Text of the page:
Thanks so much for taking the time to leave such a thoughtful comment. I share your general approach when it comes to most things I don’t understand. I trust God, so I do the things I know are right and hope everything works out. I also agree with your statement about ideals and individual application in principle. I’ve spent a lot of time thinking about this and have realized maybe the Family Proclamation says what it says about gender roles because that is the ideal family set up that works best for most people and I am one of those that the apostles speak of with “exceptional” circumstance. If that really is the reason for the church’s teachings, I am okay with that. My instinct tells me most families would be okay with men and women working in either the provider or nurturer role or some combination of both, but I don’t need to be right. I know my understanding is limited to my own experience. The problem is that it seems dangerous to think in terms of exceptions. There aren’t often exceptions to God’s commandments. What makes me so special and unique that I don’t have to follow them? Reassuring everybody that there are “exceptions” to certain unpopular rules seems like an invitation to break the rules you don’t like. I don’t want to do that. I want to know if it really is that essential that I am the one to stay home with my kids instead of my husband. If it is, if it is really so important that it’s worth reiterating a dozen times at every General Conference, then maybe I should think about changing my entire life around to follow that guidance. If it’s not a divinely prescribed role, of it’s instead reflective of societal mores, then it’s probably not worth trying to reshape my life and everything I believe. Thank you again for your comment. It definitely gives me something to think about.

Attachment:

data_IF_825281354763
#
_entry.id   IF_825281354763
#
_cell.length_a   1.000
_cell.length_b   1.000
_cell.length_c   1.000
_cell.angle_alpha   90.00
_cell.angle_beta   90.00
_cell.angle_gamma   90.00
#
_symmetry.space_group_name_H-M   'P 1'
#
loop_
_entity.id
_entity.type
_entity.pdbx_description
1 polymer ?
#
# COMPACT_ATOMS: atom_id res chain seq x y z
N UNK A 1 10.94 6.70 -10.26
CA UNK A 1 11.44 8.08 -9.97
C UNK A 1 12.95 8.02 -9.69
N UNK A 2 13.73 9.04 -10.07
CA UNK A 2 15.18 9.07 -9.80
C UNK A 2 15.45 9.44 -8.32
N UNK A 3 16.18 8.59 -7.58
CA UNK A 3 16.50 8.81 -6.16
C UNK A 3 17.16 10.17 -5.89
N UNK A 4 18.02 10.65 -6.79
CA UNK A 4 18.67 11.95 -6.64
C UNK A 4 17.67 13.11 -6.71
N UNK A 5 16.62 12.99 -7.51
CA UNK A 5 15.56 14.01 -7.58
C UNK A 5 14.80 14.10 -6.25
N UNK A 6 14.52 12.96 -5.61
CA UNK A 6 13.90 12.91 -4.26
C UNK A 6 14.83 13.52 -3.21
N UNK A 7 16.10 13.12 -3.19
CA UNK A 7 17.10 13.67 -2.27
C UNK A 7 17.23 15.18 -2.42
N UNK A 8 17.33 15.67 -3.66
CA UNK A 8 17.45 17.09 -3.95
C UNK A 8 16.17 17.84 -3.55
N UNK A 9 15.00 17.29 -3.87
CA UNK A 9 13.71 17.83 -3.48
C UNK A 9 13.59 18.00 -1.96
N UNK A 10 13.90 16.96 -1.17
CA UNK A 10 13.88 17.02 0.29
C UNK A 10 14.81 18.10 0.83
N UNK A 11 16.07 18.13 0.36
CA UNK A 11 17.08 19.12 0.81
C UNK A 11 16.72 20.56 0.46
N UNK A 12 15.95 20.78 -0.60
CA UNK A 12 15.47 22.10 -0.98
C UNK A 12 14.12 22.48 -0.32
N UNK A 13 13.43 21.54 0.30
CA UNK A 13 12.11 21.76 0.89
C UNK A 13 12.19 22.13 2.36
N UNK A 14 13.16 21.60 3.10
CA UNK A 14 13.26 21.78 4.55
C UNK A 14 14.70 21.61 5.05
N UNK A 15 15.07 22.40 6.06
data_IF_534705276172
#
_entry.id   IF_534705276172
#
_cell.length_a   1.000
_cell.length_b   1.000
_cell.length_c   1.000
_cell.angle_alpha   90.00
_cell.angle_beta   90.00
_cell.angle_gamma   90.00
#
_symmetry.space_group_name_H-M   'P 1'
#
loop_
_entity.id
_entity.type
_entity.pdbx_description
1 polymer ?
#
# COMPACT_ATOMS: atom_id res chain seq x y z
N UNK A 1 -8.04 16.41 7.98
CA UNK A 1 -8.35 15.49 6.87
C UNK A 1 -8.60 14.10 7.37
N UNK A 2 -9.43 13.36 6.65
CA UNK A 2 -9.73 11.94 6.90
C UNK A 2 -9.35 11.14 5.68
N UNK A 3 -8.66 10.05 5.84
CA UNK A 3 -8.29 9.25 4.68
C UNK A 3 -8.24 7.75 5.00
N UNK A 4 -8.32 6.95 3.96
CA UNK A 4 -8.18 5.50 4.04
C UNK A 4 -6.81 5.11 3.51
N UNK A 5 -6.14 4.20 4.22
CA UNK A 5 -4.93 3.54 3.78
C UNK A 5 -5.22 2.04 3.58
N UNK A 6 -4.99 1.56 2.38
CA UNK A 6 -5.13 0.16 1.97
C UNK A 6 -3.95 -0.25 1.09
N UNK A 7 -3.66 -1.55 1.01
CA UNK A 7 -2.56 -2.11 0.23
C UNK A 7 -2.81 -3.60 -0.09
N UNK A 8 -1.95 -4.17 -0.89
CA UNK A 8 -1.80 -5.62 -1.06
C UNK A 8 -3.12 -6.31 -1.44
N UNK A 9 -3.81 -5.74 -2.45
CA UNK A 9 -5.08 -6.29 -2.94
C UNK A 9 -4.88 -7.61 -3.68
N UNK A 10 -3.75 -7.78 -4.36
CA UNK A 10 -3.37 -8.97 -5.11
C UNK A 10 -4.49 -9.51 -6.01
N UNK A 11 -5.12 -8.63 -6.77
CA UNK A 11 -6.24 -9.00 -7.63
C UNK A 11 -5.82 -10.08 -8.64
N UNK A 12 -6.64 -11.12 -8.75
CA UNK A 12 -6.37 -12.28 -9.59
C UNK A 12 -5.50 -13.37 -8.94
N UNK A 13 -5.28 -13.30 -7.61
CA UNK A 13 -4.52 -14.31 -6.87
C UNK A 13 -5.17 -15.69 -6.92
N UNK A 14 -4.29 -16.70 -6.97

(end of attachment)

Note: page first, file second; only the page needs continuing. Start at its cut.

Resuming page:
3. Thanks so much for this fantastic post. I’ve linked to it from Facebook (got it from our mutual friend Kara). You’ve articulated what I feel with beauty and eloquence.

  4. Amanda says:

    I keep thinking of maybe emailing Sheri Dew. I recently read another of her works where she talks and talks about why she is OK with men being ordained with the priesthood here on earth (seems to always be the focus nowadays), and then in the context of working with priesthood leaders within the church she gives this tiny little snippit of “I wasn’t OK with the gender roles assigned in the church, but now I am.” That was not a direct quote; I unfortunately don’t have the book on hand. This particular vague reference is in her book, “The Beginning of Better Days.” It is incredibly frustrating to always be cut off from this golden treasure at the end of the rainbow. WHY are you now OK with gender roles defined by the church? HOW EXACTLY did you reach that conclusion?

    I don’t know how she figured out how to be fine with it, but I want to know her process — or anyone’s process who figures it out.

  5. Rebecca says: